The Board of County Commissioners discussed a number of issues a their most recent meetings.
Introduction of Lyle Fuller
Lyle Fuller of Preston, representing the law firm of Fuller and Fuller, was introduced to the commission. Ethan Rawlings, also a member of the firm, will be handling the prosecutor’s duties for the county. Rawlings had also worked with Vic Pearson in the capacity of the prosecutor’s office. Pearson served as the temporary attorney for the county until the end of December. Fuller has had a lot of experience with land and water law, which has recently been the county’s most important concern on the civil law side. Members of the county offices introduced themselves to Fuller, and explained their roles on the commission.
Commission Ken Eliason nominated Bill Lewis to remain as the commission chair for the year. The motion was seconded by Brian Jeppsen and approved.
The commissioners revisited their assignments for the year, and decided to keep the same assignments going into 2024.
Name Change for Hylio Drone
A recently signed agreement with Hylio drones was signed without the full name of the weed department (Noxious Weed Control). A motion to add the full name and sign the document passed.
Sawyer Fonnesbeck, Extension Educator for the county, spoke to the commission about an ongoing project involving county funds. County funds were used to purchase several bales of hay in the furtherance of a study of hay storage. Hay is an important agricultural commodity in Idaho, and Oneida County specifically. Oneida ranks in the top half of Idaho counties for hay production, bringing in over $10 million in sales in 2017, according to Fonnesbeck.
Testing is routinely performed on hay to determine its quality as a nutrition and food source. Inspired by a question from a presentation, Fonnesbeck decided to further study how long the tested values from hay will remain accurate. Data on the longevity of stored hay under different conditions has not been conducted in a systematic way for Idaho. The best equivalent study was conducted in Kentucky, which has a very different climate. Fonnesbeck will conduct studies on uncovered straw hay bales, tarp-covered straw hay bales, and hay stored within a hay barn/shed. Permission was granted to store hay bales on the Fairgrounds property, north of the racetrack. Fonnesbeck will be testing the hay every four months for two years to see how the moisture and nutritional values change over time. Eventually, this will result in a very useful corpus of data for local livestock producers. The research fulfills Fonnesbeck’s University of Idaho promotion and tenure requirements, and will help make hay storage across the county more efficient.
Solid Waste Cancellations
County Treasurer Leigh Love spoke to the commission about whether she has the authority to cancels solid waste fees. It was determined that if a solid waste fee has been included in a tax bill, it will be brought before the commission for cancellation. If the fee is brought to the Treasurer’s attention beforehand, it will be handled in the commission meeting with Love’s recommendation.
PZ Module Update
Rhonda Neal, representing the Planning and Zone Commission, spoke about the ongoing process of establishing application fees for conditional use permits, as well as other development issues resulting from the new development code. Neal asked the commission to allow her to add services to the county’s IWORQ software for $1600/yr in order to electronically organize permits, applications, fees, etc. The county needs to create a fee schedule to support the implementation of the types of permits required by the development code. A public hearing will be necessary to set fees, as they don’t currently exist, and therefor will represent an increase above the 3% threshold. Fees in question are largely related to conditional use permitting for allowed non-conforming building applications. Each zone on the county map has a range of accepted variances for exceptions.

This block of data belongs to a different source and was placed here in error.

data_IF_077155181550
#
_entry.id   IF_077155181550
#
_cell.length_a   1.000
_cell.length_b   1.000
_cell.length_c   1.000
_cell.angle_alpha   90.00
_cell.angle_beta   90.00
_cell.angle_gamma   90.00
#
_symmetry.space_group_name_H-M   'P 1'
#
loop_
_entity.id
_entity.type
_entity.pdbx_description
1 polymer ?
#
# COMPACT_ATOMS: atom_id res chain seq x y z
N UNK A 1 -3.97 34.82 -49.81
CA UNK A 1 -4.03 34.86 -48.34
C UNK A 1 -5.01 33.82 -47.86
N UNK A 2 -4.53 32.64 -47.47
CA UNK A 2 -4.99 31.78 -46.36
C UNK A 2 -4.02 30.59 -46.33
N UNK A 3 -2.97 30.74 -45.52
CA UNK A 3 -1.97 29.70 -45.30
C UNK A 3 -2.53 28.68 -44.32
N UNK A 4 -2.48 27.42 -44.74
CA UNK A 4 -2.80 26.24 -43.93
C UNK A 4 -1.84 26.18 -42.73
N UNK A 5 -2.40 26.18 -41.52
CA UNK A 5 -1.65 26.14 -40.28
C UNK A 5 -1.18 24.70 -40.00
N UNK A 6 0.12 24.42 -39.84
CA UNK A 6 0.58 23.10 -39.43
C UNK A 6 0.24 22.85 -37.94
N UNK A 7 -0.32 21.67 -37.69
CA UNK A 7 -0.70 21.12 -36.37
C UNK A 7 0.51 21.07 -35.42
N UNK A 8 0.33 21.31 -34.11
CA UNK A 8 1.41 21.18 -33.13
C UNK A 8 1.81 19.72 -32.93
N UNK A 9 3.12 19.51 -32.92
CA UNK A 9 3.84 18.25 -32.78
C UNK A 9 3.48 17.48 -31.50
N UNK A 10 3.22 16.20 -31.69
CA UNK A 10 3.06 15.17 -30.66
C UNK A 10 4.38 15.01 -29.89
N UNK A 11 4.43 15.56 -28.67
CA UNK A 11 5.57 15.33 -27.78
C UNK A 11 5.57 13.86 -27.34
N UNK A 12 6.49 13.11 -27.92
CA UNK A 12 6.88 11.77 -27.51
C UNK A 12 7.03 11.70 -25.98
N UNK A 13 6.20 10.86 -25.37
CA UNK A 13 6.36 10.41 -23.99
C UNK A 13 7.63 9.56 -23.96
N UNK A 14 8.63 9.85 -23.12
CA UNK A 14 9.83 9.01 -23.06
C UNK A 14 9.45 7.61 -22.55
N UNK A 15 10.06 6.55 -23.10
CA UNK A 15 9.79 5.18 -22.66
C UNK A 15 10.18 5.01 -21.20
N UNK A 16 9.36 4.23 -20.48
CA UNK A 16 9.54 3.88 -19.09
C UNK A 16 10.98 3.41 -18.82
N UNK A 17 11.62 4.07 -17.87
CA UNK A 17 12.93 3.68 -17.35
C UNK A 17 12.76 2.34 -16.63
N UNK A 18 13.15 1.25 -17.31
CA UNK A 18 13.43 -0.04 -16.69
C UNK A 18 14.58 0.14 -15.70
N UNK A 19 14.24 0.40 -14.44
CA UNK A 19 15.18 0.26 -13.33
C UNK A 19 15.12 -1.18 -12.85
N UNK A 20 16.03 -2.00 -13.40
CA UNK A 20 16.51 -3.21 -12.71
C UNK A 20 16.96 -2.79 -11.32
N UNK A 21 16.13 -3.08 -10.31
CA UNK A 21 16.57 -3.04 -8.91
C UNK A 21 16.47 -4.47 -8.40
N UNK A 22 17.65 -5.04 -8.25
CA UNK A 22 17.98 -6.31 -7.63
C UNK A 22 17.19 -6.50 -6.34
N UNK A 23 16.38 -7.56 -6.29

Federal State Labor Laws
The Sheriff’s Office talked to the commission about federal and state laws regarding law enforcement personnel. Sheriff Jones and Doug Williams communicated that under labor guidelines, dispatchers were not considered law enforcement personnel. Determining the best way to arrange for hours to reduce overtime becomes more complicated as a result. Dispatchers currently work a 36 hour week followed by a 46 hour week. This results in extra hours going to comp time, rather than pay. A change to eliminate the problem and create a standard 80 hour paid work period will be examined by the commissioners, the clerk’s office, and the sheriff before the next meeting. Lon Colton agreed to look into a way to adjust the policy to account for the problem.
Doug Williams explained that comp time unpaid during the first half of the fiscal year need to be paid out at the beginning of the next fiscal year if not used, according to Idaho law. A report on the status of comp time throughout the county and when it was accrued will be undertaken by Colton.
Resource Officer Agreement
A contract with the school district for a resource officer from the Sheriff’s Office was presented to the commissioners. The school district will be paying the wages of the resource officer to the county as an intermediary, and the hourly rate by the county is designed to account for PERSI and other taxes. The structure of the payment to cover those additional costs was discussed, though the deductions on overtime pay are considerable. Attorney Fuller advised that he did not see any direction to the county about how to pay out the funds to the employees serving as resource officers. The fact that the budget has already been allocated for the 2024 year presents some issues with budgetary flexibility on the matter. All entities involved expressed a belief in the importance of having a resource officer in the schools. Commissioner Jeppsen determined that either a flat $40/hr rate or a time and a half rate for the employee would allow for the position to be funded by the school board without affecting the county’s budget to the negative, as long as the allocation from the school district for the hourly rate was $50/hr. A new contract will be written and presented to the school board.